14. alan white
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    alan white Senior Member

    Nails bent over? I must have been talking about how to attach the sole boards to the cleats which run at right angles underneath--- one or two bronze boat nails through from above and bent over to neaten up.
    It's a good idea to run the floor boards fore and aft and the cleats underneath should be placed at half-span of the boat floors (same spacing). This will add strength where the boards are weakest making the sole stiffer.
    The slatted sections, then, will set by gravity where the plywood would normally set. Sections should be small enough to easily remove. It's the cleats underneath that tie the sections together.
    Mr. Efficiency---- you are right, almost all boats use plywood soles. I am only responding to WinnMan because he seemed to like the look of a slatted solid wood sole. I agree, so I am showing him how I would do the job.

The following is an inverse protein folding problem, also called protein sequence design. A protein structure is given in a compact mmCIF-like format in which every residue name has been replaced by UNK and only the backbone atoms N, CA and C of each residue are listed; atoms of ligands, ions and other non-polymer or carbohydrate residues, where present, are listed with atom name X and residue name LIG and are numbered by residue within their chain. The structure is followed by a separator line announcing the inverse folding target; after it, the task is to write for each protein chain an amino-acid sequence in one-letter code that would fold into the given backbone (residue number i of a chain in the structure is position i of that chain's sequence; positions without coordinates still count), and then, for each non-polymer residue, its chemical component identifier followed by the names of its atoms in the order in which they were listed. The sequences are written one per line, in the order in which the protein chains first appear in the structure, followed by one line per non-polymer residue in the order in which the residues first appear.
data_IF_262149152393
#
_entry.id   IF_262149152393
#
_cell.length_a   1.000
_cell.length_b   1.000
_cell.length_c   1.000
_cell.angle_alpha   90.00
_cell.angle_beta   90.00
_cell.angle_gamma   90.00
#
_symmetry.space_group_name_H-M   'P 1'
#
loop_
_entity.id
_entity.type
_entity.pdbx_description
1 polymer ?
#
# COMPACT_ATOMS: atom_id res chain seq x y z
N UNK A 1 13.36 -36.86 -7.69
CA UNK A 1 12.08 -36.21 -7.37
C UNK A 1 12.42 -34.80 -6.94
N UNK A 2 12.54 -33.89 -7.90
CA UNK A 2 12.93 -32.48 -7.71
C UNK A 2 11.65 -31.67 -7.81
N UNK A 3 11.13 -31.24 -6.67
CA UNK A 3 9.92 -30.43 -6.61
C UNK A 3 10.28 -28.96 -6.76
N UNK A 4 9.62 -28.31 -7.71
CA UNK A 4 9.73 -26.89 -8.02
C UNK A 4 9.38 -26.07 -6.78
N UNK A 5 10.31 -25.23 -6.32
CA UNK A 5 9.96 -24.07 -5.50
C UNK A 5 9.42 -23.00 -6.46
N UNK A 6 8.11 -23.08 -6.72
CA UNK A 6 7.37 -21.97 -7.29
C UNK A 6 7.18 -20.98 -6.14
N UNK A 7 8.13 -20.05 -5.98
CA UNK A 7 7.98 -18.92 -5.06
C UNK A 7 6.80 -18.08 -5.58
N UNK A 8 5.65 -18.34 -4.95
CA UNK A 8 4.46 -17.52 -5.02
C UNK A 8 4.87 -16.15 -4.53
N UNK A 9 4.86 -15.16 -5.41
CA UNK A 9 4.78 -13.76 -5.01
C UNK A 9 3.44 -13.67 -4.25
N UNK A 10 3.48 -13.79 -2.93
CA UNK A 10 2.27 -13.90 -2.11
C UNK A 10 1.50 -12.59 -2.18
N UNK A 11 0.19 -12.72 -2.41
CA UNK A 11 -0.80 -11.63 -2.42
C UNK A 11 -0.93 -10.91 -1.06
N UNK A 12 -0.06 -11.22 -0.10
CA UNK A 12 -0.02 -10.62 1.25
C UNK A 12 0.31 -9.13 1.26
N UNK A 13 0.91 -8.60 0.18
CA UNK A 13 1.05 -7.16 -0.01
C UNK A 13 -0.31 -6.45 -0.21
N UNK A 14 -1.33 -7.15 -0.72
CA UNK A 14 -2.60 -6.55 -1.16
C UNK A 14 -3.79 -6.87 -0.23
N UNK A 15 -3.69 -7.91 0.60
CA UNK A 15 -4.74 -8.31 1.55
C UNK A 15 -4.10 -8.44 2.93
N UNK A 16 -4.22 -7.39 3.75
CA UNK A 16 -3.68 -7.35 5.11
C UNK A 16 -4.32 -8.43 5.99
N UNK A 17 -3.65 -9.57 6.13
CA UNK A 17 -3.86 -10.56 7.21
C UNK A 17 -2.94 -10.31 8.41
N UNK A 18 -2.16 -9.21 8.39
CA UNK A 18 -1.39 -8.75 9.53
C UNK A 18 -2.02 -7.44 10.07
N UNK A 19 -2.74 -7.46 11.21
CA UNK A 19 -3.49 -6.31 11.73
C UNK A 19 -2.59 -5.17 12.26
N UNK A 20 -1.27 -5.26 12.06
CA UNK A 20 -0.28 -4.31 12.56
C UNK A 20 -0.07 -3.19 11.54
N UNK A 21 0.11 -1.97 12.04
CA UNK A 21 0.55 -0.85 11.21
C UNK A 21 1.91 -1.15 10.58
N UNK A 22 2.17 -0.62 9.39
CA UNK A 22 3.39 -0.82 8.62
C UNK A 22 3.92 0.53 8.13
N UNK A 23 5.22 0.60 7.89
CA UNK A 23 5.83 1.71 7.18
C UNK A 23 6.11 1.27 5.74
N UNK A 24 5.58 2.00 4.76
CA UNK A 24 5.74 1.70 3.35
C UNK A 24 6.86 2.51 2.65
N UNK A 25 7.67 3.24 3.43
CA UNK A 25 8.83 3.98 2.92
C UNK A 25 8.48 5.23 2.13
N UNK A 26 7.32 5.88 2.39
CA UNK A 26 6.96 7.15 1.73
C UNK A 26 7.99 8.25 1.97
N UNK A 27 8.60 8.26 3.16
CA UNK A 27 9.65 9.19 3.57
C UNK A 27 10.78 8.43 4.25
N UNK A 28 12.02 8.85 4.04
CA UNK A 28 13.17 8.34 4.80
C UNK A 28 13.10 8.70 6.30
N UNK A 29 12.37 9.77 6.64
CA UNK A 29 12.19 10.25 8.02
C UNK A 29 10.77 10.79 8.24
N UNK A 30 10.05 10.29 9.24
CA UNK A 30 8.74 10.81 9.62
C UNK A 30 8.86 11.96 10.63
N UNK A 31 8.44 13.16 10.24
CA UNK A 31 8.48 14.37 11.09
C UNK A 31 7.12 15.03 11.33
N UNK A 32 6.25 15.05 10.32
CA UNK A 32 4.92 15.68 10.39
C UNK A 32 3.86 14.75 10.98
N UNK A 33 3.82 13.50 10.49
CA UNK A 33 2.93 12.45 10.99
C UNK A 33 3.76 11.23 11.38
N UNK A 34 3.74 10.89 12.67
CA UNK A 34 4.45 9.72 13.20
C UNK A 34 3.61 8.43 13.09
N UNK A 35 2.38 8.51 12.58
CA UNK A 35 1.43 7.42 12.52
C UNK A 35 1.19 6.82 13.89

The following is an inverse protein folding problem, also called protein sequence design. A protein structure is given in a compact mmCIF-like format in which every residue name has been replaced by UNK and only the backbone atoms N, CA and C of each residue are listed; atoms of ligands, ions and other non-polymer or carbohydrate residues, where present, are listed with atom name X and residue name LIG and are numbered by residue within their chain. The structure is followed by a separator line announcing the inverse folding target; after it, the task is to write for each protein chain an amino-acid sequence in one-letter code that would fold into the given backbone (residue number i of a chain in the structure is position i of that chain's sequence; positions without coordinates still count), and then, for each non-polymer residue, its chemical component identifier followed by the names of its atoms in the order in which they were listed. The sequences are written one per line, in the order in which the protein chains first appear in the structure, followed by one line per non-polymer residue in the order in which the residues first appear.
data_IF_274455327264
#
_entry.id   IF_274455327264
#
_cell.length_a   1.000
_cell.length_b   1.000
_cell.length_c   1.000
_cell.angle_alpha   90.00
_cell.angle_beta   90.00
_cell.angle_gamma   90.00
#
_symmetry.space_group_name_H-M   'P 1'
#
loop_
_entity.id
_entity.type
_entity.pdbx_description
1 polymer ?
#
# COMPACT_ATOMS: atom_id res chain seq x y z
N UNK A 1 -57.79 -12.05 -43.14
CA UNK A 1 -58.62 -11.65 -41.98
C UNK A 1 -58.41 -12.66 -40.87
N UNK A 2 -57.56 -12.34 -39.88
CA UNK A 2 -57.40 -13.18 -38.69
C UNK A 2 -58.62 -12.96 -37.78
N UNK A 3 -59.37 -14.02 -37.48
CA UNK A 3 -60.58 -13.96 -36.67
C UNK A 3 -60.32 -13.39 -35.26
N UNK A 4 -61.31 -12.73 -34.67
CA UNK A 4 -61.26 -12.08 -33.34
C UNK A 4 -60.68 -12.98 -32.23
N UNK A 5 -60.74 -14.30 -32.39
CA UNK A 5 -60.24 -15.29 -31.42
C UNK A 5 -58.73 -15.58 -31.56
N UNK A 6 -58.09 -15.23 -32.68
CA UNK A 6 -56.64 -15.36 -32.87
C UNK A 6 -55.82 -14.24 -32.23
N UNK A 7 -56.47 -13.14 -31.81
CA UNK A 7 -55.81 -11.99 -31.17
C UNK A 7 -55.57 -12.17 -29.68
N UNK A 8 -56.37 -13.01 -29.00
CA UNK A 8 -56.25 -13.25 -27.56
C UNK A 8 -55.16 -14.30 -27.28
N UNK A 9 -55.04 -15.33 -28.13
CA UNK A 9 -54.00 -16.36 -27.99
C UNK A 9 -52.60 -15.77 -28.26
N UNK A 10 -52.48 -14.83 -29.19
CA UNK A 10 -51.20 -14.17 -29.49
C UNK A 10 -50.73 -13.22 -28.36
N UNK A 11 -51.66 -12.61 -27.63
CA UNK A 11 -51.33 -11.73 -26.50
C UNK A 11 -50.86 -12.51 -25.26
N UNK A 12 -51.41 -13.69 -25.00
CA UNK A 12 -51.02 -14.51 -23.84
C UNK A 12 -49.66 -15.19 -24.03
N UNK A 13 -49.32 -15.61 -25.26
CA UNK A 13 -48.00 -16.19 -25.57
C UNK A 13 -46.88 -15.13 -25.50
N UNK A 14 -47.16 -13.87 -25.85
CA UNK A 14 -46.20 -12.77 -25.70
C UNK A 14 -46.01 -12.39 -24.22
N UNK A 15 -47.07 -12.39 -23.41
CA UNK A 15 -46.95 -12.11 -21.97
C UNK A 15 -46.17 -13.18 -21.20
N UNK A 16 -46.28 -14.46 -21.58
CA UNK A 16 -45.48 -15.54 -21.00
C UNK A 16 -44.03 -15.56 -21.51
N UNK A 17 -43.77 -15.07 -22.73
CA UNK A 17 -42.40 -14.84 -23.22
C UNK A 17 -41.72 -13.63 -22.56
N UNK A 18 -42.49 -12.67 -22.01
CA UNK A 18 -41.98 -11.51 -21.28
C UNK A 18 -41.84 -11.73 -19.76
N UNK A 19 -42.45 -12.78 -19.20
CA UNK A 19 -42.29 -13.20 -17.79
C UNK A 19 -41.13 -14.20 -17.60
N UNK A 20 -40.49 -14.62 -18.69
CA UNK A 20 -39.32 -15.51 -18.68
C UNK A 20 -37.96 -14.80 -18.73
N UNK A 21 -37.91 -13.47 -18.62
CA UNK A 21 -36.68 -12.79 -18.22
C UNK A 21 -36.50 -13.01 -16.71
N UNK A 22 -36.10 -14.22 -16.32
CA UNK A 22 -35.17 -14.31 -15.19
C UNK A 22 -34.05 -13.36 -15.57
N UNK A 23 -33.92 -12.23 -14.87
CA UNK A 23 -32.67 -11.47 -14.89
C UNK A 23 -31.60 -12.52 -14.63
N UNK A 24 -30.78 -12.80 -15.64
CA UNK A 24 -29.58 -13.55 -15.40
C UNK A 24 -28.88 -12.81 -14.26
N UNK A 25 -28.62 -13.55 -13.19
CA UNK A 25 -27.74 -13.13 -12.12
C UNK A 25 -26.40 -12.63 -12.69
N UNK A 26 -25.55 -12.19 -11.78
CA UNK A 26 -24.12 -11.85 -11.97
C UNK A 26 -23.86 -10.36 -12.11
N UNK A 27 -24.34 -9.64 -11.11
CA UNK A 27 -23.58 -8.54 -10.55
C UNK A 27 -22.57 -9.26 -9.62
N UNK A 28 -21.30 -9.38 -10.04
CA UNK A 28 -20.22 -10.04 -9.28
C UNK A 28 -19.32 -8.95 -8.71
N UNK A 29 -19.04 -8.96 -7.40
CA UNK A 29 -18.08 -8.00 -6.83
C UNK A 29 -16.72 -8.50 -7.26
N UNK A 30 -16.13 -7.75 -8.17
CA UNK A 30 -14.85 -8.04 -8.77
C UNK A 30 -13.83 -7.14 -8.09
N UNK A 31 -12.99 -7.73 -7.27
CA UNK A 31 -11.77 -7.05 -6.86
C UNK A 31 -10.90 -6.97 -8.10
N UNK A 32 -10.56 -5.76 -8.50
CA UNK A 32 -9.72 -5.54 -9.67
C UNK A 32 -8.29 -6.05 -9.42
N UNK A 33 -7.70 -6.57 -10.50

15. WinnMann
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    WinnMann Junior Member

    Thanks you very much Alan for the wealth of information you've provided to me. This is my first boat and I really appreciate you helping me to build it the way I hoped to. I'm pretty sure I understand now. So to clarify, I'm thinking to run some foam board underneath, say the pink stuff. Than I'll build the slats with 1/2 cedar or fir since I'm building the sections in smaller runs than 12' to aid in removal, and of course painting with a polyurethane porch and deck enamel before assembling with bronze screw or nails. Than the slats will be seated as the sole by gravity? You mentioned the cleats underneath tie the sections together. That's the one part I'm not sure I quite get. After I build the slats and set them in there, should they be secure enough to be sea worthy? Also, should I use a good marine caulk on the faying surfaces of the already painted boards and cleats as you mentioned in a previous post, and if so, is it available at Lowes or do i need to go to a marine shop for it?